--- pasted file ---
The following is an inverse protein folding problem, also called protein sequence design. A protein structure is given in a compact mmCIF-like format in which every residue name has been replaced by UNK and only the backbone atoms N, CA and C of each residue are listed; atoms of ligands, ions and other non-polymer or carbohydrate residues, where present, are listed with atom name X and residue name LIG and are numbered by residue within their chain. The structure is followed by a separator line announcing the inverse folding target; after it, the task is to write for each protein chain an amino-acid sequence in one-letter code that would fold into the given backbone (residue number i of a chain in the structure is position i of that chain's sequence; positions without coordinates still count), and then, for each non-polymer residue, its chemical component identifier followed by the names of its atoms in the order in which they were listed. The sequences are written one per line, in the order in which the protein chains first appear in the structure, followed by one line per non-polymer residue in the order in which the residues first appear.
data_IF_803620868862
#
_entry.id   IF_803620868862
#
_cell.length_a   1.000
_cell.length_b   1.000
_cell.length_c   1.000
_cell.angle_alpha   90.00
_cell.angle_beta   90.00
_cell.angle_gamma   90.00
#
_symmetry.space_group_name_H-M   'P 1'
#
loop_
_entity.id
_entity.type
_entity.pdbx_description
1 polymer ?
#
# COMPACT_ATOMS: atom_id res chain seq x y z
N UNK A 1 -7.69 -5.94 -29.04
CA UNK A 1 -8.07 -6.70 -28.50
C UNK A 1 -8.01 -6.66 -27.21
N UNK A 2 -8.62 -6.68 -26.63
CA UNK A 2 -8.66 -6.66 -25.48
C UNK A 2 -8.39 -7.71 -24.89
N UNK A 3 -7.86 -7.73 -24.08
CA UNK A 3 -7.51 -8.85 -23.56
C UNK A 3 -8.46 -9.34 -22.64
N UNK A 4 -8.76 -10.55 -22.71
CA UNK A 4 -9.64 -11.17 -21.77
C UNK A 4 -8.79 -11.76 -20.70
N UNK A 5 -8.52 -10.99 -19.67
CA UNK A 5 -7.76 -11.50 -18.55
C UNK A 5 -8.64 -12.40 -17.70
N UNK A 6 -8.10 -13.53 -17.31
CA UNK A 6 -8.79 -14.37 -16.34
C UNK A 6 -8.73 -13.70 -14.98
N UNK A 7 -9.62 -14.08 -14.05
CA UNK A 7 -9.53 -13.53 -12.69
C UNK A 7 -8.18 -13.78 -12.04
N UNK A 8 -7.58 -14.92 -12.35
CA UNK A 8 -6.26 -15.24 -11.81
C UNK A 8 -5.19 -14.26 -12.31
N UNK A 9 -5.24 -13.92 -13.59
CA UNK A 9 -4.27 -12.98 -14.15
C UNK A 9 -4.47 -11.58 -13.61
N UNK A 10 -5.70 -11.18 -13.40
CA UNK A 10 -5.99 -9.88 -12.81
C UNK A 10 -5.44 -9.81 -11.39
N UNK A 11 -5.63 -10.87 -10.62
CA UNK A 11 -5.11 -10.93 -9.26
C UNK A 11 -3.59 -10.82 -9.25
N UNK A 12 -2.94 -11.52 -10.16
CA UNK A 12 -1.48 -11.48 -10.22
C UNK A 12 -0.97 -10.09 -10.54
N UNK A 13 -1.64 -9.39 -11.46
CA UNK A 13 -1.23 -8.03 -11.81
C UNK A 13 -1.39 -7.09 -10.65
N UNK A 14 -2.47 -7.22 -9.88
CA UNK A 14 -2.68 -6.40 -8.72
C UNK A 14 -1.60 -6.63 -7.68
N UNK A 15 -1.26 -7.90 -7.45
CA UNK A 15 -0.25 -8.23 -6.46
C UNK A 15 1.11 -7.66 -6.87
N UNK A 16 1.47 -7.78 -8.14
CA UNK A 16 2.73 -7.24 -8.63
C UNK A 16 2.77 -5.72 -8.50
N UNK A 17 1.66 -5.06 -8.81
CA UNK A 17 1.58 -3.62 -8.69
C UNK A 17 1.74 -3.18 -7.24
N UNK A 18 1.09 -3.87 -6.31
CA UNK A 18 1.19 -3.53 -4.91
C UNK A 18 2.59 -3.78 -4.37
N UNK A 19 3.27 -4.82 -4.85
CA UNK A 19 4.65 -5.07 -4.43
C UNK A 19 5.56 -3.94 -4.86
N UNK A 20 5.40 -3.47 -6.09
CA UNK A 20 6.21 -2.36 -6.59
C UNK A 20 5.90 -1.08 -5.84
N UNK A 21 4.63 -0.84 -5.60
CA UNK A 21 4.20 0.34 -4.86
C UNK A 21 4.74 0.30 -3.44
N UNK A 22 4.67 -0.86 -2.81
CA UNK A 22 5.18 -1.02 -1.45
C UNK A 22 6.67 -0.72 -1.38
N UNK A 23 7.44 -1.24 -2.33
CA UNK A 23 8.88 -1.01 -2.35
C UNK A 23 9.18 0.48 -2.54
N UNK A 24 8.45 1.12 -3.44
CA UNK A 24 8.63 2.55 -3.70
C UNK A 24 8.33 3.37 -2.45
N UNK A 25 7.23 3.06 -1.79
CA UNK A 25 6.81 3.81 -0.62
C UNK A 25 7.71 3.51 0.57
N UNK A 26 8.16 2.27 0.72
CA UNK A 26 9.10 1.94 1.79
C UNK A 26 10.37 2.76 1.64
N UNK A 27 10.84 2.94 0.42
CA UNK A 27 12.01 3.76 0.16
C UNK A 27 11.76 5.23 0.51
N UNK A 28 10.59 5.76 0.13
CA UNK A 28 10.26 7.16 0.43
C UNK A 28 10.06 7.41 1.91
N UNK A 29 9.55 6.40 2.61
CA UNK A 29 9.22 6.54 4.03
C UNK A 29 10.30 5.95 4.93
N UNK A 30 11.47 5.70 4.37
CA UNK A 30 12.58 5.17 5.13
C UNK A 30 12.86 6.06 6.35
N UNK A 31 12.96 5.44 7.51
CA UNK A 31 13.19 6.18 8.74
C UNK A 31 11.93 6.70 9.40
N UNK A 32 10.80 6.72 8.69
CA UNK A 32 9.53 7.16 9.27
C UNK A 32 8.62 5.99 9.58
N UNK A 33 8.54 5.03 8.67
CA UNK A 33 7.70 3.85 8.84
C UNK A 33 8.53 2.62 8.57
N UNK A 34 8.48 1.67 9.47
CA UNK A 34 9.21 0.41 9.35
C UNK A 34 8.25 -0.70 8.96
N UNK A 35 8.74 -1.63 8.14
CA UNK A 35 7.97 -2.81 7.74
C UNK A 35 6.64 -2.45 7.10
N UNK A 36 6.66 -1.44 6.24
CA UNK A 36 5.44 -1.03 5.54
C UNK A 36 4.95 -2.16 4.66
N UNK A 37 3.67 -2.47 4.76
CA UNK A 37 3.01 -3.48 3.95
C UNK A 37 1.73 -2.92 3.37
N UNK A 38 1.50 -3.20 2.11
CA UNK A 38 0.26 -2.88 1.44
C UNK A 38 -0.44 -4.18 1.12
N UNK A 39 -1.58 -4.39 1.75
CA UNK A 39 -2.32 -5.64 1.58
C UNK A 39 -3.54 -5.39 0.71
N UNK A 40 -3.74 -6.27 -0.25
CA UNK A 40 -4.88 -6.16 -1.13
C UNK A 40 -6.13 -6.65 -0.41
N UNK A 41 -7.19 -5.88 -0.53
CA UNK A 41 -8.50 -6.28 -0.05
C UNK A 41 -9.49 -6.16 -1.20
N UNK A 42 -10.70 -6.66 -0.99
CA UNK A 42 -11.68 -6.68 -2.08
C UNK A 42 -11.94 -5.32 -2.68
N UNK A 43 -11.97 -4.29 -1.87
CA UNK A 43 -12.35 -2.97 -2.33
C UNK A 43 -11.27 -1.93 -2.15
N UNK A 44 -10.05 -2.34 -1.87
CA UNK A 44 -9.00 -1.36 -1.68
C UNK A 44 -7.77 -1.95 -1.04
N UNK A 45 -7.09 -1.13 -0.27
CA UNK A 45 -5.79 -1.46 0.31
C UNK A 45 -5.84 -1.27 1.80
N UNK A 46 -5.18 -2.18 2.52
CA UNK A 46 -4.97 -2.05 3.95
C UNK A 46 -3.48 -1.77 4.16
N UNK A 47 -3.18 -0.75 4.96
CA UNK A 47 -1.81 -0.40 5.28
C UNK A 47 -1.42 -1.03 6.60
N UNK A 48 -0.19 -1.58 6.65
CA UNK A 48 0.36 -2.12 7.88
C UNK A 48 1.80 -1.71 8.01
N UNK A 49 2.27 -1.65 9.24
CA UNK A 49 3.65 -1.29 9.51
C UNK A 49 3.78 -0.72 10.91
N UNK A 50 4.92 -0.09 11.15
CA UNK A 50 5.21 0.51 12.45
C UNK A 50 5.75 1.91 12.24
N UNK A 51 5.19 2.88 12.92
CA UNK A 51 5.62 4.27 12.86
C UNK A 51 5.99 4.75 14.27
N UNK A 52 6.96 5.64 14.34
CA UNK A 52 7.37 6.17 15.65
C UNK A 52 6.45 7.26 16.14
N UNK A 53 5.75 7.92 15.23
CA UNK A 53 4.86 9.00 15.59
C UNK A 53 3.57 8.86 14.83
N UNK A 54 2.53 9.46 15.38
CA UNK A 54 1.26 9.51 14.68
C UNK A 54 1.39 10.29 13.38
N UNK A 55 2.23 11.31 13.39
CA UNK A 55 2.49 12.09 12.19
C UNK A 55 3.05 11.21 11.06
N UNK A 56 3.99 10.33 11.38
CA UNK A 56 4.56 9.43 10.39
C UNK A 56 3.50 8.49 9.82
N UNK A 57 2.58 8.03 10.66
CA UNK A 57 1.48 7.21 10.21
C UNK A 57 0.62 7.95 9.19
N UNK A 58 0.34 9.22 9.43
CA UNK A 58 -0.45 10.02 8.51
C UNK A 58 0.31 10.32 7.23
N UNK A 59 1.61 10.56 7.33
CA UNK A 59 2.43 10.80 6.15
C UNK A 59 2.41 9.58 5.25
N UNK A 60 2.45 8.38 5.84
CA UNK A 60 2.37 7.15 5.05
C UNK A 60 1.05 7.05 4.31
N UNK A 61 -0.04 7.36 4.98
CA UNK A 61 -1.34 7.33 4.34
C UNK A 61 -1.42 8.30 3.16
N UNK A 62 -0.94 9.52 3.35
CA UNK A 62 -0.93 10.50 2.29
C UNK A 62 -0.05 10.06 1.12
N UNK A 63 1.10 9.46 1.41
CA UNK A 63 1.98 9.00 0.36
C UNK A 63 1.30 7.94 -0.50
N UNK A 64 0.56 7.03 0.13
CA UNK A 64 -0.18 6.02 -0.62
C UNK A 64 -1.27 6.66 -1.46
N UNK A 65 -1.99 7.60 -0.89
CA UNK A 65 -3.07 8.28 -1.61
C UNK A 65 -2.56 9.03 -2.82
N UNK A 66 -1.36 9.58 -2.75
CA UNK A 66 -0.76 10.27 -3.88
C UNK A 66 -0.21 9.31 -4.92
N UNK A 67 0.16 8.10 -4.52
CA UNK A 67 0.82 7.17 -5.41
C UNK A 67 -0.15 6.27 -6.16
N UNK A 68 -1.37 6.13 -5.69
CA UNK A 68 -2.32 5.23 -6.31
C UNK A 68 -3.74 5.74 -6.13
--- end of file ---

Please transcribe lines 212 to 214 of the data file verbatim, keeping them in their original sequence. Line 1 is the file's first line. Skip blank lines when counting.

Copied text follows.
CA UNK A 64 -0.18 6.02 -0.62
C UNK A 64 -1.27 6.66 -1.46
N UNK A 65 -1.99 7.60 -0.89